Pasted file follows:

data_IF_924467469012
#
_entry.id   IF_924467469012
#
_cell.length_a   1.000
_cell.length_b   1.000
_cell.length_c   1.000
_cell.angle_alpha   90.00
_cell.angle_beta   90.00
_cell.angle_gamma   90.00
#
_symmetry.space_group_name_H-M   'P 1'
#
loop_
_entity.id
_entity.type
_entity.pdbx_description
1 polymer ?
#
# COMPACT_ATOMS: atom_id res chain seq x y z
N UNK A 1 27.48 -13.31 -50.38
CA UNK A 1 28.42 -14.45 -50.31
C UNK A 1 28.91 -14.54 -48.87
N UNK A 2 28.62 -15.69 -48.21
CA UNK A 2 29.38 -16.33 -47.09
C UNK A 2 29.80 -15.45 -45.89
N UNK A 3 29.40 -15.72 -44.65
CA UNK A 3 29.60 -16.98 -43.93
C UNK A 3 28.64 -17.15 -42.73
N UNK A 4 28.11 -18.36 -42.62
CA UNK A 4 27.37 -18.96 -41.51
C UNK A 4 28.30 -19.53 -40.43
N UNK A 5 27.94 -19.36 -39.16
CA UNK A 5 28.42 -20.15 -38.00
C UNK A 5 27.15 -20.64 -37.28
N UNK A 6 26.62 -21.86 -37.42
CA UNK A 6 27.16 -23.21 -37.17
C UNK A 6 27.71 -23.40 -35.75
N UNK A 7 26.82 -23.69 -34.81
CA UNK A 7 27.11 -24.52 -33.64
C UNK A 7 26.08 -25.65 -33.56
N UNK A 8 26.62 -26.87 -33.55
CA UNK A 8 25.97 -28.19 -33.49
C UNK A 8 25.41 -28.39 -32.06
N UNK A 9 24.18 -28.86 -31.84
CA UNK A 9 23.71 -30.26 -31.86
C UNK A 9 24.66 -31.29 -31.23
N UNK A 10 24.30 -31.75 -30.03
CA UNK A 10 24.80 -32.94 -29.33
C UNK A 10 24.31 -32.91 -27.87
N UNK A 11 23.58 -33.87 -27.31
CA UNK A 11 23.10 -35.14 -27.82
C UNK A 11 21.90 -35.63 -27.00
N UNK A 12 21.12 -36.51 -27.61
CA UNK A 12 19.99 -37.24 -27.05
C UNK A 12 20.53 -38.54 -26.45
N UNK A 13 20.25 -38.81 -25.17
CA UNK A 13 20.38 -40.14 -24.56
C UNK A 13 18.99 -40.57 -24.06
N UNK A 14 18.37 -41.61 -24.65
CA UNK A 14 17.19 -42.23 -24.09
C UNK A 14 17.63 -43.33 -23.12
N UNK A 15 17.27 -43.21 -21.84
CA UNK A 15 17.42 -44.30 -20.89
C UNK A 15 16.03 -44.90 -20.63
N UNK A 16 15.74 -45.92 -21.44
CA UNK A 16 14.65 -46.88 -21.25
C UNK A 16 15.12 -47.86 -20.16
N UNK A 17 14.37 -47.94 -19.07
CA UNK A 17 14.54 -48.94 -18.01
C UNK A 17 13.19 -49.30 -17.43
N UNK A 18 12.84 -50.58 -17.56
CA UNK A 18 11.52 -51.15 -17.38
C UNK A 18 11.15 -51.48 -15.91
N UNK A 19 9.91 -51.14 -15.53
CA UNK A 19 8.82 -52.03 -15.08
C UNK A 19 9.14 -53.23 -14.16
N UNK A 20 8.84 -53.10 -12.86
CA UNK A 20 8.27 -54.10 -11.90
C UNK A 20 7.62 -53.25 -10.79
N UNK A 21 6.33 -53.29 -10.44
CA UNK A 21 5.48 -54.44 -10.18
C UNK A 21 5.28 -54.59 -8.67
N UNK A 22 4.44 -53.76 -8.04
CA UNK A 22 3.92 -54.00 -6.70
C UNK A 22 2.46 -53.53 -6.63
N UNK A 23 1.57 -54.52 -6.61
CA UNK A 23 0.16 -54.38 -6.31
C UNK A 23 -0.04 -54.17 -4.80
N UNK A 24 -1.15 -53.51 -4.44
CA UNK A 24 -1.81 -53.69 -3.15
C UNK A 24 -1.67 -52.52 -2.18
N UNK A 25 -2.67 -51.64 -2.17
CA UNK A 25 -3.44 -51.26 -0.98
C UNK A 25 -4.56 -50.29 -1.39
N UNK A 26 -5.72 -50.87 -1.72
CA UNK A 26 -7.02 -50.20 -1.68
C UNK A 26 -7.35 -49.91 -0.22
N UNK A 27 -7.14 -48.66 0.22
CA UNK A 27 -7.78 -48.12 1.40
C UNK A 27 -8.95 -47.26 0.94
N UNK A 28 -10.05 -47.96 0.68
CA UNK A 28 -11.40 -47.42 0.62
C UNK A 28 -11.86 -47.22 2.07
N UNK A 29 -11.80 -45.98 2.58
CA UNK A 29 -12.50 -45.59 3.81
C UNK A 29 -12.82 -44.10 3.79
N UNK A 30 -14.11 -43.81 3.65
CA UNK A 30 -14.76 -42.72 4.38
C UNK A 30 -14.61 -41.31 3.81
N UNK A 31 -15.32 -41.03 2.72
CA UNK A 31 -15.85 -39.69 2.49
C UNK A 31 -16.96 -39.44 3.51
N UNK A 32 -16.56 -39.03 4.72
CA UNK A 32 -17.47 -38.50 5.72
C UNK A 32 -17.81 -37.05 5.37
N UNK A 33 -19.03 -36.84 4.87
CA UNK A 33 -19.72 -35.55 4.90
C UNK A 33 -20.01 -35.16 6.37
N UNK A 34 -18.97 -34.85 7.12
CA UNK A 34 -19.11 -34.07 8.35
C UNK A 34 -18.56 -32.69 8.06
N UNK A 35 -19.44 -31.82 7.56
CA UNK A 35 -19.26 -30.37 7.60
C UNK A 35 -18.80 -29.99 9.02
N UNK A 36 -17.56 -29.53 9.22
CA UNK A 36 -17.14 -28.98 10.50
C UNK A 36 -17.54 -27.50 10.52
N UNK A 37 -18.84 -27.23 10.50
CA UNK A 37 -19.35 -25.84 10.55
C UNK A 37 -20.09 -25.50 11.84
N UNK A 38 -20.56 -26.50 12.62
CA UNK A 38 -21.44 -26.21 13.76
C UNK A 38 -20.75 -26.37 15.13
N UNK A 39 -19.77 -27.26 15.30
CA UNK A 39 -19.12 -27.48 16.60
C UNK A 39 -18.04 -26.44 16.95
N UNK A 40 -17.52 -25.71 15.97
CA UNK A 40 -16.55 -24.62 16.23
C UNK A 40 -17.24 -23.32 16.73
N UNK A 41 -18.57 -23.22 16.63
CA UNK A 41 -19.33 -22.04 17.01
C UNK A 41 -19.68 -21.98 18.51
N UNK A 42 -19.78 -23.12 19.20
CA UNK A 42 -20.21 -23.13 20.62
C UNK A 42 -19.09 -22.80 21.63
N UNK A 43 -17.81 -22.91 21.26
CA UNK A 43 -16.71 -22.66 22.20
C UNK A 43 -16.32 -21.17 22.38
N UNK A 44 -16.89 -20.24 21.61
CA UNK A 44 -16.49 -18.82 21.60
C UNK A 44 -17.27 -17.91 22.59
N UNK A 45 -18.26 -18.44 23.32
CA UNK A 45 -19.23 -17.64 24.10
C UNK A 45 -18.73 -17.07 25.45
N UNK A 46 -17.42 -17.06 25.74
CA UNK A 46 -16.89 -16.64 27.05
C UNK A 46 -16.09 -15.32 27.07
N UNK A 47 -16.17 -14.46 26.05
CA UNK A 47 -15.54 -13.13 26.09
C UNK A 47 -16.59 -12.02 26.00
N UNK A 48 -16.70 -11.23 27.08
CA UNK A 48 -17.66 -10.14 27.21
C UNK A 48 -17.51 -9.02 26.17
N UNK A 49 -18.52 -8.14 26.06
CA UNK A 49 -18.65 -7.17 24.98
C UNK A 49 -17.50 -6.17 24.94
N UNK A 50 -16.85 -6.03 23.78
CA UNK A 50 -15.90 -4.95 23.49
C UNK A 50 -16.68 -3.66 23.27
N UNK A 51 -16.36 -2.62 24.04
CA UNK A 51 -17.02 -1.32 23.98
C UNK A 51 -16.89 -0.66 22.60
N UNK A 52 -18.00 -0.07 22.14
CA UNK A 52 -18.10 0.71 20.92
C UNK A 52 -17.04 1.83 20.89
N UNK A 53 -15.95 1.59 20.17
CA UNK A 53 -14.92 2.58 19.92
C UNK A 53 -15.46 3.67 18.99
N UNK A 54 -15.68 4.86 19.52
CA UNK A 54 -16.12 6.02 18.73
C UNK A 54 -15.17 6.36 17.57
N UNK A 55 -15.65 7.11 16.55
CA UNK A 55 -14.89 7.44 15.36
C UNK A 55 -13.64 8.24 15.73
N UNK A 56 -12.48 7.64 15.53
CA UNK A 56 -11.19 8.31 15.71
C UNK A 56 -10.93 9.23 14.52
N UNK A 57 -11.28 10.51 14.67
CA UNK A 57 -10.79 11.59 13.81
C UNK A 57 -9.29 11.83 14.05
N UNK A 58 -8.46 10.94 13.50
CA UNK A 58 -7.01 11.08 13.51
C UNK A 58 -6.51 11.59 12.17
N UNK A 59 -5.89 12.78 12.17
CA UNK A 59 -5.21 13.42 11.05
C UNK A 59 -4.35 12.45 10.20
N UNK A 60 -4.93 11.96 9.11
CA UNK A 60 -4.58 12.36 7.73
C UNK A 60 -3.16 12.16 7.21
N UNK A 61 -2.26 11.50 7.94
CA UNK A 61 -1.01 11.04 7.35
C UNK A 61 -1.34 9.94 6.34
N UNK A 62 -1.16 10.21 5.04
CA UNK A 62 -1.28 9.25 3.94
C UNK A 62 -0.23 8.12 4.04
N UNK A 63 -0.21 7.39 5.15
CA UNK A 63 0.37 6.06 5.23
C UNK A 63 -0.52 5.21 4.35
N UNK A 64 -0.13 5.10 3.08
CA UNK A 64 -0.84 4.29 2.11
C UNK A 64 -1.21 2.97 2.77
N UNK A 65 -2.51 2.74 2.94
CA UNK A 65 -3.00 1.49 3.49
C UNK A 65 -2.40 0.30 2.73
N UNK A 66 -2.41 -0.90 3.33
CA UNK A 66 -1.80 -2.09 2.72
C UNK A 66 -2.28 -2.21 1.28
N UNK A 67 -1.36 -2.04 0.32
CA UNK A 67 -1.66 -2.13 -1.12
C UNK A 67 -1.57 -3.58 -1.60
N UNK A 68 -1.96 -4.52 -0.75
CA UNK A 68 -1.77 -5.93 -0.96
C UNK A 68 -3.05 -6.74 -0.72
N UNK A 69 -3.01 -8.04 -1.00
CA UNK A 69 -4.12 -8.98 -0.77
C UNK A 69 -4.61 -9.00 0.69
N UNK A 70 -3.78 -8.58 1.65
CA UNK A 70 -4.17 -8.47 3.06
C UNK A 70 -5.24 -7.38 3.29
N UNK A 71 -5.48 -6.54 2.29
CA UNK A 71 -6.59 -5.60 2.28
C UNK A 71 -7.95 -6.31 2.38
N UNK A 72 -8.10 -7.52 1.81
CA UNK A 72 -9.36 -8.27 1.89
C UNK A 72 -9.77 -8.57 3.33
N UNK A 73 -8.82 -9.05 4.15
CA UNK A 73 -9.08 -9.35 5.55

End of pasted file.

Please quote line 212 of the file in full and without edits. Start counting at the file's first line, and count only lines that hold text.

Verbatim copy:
C UNK A 64 -1.21 2.97 2.77